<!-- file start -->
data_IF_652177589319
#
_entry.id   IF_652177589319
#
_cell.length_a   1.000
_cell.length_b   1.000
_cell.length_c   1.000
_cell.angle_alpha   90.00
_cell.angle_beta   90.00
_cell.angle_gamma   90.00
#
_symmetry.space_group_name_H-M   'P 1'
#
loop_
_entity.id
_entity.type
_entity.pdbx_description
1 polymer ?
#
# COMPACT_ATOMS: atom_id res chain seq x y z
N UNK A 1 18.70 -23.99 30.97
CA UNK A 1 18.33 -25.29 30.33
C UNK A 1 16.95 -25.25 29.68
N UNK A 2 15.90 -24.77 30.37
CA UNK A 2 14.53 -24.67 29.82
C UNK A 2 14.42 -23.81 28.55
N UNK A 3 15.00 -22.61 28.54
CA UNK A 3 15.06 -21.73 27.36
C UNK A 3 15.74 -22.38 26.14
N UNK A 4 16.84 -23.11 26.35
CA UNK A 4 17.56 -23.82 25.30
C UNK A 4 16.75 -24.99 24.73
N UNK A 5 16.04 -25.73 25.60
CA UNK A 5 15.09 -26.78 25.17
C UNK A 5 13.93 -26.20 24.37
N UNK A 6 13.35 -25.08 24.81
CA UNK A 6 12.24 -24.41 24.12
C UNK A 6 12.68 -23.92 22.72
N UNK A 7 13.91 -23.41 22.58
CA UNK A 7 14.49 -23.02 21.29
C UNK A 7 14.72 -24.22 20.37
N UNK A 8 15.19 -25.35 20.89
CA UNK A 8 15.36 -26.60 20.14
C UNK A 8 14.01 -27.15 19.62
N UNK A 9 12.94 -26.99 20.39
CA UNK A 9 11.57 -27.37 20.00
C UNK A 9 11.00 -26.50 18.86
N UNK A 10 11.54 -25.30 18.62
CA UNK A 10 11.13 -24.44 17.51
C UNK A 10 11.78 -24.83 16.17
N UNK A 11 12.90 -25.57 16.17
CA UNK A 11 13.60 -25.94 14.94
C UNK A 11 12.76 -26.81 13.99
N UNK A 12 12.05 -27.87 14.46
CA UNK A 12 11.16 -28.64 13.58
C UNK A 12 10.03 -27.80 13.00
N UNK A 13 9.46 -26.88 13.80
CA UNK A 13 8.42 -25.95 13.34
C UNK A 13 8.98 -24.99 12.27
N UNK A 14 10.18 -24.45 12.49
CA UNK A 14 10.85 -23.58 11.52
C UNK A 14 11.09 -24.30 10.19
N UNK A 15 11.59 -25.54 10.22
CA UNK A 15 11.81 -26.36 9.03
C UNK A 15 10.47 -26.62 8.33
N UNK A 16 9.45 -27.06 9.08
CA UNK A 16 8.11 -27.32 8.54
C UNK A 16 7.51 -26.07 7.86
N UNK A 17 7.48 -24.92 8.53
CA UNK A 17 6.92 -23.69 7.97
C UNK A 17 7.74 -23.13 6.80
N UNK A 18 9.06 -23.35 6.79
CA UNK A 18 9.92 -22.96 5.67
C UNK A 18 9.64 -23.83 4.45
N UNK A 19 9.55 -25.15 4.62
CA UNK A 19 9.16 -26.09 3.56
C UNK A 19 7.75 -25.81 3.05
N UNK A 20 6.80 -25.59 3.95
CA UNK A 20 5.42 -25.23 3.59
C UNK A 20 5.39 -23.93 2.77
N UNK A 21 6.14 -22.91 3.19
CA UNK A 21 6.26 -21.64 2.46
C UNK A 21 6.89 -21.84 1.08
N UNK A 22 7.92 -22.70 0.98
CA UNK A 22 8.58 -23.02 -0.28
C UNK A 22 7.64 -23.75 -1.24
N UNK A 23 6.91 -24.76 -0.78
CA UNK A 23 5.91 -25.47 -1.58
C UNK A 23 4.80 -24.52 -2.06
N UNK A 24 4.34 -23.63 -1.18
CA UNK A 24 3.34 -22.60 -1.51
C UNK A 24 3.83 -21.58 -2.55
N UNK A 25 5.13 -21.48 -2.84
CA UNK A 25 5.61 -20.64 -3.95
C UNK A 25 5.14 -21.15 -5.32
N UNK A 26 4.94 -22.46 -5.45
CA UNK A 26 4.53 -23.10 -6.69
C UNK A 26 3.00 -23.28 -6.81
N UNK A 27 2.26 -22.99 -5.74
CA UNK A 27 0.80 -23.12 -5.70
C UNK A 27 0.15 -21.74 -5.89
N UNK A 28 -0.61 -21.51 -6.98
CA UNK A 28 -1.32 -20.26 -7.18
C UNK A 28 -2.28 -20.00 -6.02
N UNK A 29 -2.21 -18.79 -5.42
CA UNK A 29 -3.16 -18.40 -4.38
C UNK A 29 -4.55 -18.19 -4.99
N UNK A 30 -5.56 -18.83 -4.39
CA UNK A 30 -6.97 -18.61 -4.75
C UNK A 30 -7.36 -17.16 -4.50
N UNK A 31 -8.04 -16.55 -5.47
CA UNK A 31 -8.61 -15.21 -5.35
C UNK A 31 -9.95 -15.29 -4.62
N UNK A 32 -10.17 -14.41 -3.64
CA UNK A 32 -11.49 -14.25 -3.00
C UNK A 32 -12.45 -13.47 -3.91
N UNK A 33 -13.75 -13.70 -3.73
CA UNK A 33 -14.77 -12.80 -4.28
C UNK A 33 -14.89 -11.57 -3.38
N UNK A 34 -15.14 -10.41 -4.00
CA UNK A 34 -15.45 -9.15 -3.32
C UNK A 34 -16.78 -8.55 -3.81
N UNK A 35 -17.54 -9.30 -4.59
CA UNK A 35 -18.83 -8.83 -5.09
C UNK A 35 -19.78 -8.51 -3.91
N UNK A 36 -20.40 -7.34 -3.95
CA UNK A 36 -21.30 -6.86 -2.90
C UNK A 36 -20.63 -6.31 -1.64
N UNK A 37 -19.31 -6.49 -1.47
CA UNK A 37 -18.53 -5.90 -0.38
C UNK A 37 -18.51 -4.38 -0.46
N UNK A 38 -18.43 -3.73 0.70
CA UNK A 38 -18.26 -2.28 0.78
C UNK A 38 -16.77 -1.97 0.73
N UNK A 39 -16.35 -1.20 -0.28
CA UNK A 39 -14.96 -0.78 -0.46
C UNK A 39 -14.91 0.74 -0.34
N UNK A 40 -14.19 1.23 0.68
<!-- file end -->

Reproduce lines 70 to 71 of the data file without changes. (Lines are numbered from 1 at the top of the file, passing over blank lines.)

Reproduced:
CA UNK A 17 6.92 -23.69 7.97
C UNK A 17 7.74 -23.13 6.80